The weird of the Wentworths, Volume 1; Volume 151

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Page 118 - It is the hush of night, and all between Thy margin and the mountains, dusk, yet clear, Mellowed and mingling, yet distinctly seen, Save darken'd Jura, whose capt heights appear Precipitously steep ; and drawing near, There breathes a living fragrance from the shore, Of flowers yet fresh with childhood ; on the ear Drops the light drip of the suspended oar, Or chirps the grasshopper one good-night carol more...
Page 44 - There was a sound of revelry by night, And Belgium's capital had gathered then Her Beauty and her Chivalry, and bright The lamps shone o'er fair women and brave men ; A thousand hearts beat happily ; and when Music arose with its voluptuous swell, Soft eyes looked love to eyes which spake again, And all went merry as a marriage bell...
Page 148 - THE stately Homes of England, How beautiful they stand ! Amidst their tall ancestral trees, O'er all the pleasant land. The deer across their greensward bound, Through shade and sunny gleam, And the swan glides past them with the sound Of some rejoicing stream.
Page 103 - Above me are the Alps, The palaces of Nature, whose vast walls Have pinnacled in clouds their snowy scalps, And throned Eternity in icy halls Of cold sublimity, where forms and falls The avalanche — the thunderbolt of snow ! All that expands the spirit, yet appals, Gather around these summits, as to show How Earth may pierce to Heaven, yet leave vain man below, LXIII.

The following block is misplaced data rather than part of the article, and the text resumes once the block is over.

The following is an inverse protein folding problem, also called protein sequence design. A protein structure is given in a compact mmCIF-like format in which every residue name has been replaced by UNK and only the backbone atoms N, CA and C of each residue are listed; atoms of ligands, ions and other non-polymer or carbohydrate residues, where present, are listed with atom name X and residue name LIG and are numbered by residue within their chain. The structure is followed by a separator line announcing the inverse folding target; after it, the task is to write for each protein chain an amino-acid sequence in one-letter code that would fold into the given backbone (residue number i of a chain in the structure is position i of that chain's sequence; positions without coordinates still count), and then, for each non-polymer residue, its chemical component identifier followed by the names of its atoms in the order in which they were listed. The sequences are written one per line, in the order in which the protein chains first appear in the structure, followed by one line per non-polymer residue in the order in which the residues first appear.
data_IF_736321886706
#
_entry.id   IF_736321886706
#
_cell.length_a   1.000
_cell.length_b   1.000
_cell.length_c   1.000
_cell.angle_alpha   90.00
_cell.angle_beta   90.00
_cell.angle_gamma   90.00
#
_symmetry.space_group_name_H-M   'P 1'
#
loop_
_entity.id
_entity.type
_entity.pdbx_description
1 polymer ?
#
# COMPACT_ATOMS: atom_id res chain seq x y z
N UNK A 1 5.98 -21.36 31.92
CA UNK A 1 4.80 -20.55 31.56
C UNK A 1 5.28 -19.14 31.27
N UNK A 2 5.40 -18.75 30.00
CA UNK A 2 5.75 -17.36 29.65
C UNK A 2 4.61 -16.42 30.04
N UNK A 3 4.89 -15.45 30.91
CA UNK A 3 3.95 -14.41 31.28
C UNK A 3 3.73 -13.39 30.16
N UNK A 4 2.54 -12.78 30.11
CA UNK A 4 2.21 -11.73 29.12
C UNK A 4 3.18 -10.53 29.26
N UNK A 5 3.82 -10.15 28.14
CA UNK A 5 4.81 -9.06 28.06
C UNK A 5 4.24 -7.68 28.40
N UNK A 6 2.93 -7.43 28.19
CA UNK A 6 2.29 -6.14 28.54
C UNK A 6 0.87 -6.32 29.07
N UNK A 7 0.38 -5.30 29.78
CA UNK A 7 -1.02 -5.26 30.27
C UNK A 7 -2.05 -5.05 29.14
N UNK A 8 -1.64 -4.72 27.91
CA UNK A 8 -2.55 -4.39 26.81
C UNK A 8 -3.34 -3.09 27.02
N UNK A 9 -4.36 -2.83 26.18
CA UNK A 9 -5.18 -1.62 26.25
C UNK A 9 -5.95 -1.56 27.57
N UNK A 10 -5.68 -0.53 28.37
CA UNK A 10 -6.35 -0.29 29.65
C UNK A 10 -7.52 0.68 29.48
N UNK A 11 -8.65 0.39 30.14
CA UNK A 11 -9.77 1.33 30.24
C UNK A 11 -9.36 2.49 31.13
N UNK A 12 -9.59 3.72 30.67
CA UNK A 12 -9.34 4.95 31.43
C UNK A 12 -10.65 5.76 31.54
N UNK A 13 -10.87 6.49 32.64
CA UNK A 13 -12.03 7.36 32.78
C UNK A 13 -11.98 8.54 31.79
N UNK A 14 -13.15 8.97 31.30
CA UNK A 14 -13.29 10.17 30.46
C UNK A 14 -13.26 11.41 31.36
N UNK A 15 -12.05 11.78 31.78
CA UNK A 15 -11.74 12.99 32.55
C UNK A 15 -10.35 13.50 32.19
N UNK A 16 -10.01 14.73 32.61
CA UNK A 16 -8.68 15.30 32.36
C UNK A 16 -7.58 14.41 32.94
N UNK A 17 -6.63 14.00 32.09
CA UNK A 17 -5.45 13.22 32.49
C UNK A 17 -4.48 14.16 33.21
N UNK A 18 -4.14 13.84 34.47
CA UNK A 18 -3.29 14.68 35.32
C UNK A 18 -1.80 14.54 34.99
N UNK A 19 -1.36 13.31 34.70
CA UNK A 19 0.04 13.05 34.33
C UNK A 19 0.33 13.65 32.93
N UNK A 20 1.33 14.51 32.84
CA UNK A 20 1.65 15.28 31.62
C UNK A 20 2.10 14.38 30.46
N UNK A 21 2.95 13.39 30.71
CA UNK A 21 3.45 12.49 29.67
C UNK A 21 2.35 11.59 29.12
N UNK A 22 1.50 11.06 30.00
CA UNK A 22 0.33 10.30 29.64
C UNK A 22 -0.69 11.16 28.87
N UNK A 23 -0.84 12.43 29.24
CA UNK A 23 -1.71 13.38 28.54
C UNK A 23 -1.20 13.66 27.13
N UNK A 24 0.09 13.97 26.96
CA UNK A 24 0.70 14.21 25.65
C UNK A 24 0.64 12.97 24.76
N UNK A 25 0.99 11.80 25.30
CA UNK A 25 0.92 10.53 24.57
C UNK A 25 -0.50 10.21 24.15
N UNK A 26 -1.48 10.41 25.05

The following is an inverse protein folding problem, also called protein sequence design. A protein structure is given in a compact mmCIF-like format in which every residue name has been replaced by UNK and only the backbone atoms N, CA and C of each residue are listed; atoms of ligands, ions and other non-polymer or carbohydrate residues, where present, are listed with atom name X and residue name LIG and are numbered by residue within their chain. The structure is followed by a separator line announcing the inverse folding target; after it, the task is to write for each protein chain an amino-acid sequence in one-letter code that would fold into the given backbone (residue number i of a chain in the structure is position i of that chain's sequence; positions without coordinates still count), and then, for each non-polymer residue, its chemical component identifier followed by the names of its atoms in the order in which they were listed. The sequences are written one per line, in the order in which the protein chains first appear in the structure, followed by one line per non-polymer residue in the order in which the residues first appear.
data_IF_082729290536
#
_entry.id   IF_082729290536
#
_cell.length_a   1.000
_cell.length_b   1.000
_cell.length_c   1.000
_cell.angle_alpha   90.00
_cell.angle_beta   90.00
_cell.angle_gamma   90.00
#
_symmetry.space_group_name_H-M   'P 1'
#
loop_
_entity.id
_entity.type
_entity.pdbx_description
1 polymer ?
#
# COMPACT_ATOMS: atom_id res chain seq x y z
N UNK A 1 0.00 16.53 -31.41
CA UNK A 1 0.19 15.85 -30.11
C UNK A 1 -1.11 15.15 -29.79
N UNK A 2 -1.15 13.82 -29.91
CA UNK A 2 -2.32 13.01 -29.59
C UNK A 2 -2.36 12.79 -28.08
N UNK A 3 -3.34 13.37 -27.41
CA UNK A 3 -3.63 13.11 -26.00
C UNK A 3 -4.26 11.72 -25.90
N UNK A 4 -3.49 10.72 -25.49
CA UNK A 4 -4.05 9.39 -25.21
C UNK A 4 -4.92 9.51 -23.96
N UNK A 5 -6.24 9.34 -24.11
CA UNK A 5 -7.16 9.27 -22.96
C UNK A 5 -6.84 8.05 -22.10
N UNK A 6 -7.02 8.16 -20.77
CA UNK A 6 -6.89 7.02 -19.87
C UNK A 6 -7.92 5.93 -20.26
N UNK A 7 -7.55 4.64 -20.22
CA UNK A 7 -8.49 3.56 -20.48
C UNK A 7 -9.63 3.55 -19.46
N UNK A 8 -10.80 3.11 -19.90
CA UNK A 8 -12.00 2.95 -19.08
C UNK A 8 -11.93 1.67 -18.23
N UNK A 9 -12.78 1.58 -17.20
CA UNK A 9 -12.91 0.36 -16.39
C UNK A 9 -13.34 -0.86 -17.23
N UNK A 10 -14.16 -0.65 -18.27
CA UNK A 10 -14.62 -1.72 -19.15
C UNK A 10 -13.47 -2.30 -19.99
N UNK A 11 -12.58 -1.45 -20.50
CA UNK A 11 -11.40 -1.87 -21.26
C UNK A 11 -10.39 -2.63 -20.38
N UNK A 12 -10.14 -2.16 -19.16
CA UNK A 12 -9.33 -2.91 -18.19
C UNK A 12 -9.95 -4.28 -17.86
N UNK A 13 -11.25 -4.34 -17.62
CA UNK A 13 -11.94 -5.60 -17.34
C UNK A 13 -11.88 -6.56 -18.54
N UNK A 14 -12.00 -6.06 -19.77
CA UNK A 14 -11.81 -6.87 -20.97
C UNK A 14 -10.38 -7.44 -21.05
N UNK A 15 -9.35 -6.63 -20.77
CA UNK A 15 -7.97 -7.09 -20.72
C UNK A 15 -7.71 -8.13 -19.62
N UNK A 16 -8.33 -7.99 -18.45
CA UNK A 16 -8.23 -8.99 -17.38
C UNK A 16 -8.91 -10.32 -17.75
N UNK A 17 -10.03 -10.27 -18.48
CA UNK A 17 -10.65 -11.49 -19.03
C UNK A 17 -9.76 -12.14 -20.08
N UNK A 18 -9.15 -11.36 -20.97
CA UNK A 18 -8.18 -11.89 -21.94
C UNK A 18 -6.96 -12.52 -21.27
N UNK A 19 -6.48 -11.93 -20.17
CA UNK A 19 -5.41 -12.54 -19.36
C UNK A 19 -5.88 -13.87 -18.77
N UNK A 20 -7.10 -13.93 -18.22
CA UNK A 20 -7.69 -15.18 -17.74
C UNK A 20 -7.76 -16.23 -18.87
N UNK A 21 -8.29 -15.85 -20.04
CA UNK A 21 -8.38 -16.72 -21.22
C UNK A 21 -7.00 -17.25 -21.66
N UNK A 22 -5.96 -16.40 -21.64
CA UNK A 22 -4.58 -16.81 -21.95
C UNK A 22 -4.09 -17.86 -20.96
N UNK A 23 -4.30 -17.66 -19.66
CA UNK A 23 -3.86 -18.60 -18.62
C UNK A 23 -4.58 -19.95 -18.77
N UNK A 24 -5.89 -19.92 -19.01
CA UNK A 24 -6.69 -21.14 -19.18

Page 118 - Lake Leman woos me with its crystal face, The mirror where the stars and mountains view The stillness of their aspect in each trace Its clear depth yields of their far height and hue...
Page 175 - I hear a voice, you cannot hear, Which says, I must not stay; I see a hand, you cannot see, Which beckons me away.
Page 83 - Prometheus-like, from heaven she stole The fire, that through those silken lashes In darkest glances seems to roll, From eyes that cannot hide their flashes...
Page 60 - But when I older grew, Joining a corsair's crew, O'er the dark sea I flew With the marauders. Wild was the life we led ; Many the souls that sped, Many the hearts that bled, By our stern orders.
Page 185 - midst the throng, Seemed reckless all of dance or song . He was a youth of dusky mien, Whereon the Indian sun had been, Of crested brow and long black hair— A stranger, like the palm-tree there. And slowly, sadly, moved his plumes, Glittering athwart the leafy glooms. He passed the pale -green olives by, Nor won the chestnut flowers his eye ; But when to that sole palm he came...
Page 137 - tis done : all words are idle ; Words from me are vainer still ; But the thoughts we cannot bridle . Force their way without the will. Fare thee well ! — thus disunited, Torn from every nearer tie, Seared in heart, and lone and blighted, More than this I scarce can die. A SKETCH. BORN in the garret, in the kitchen bred ; Promoted thence to deck her mistress...

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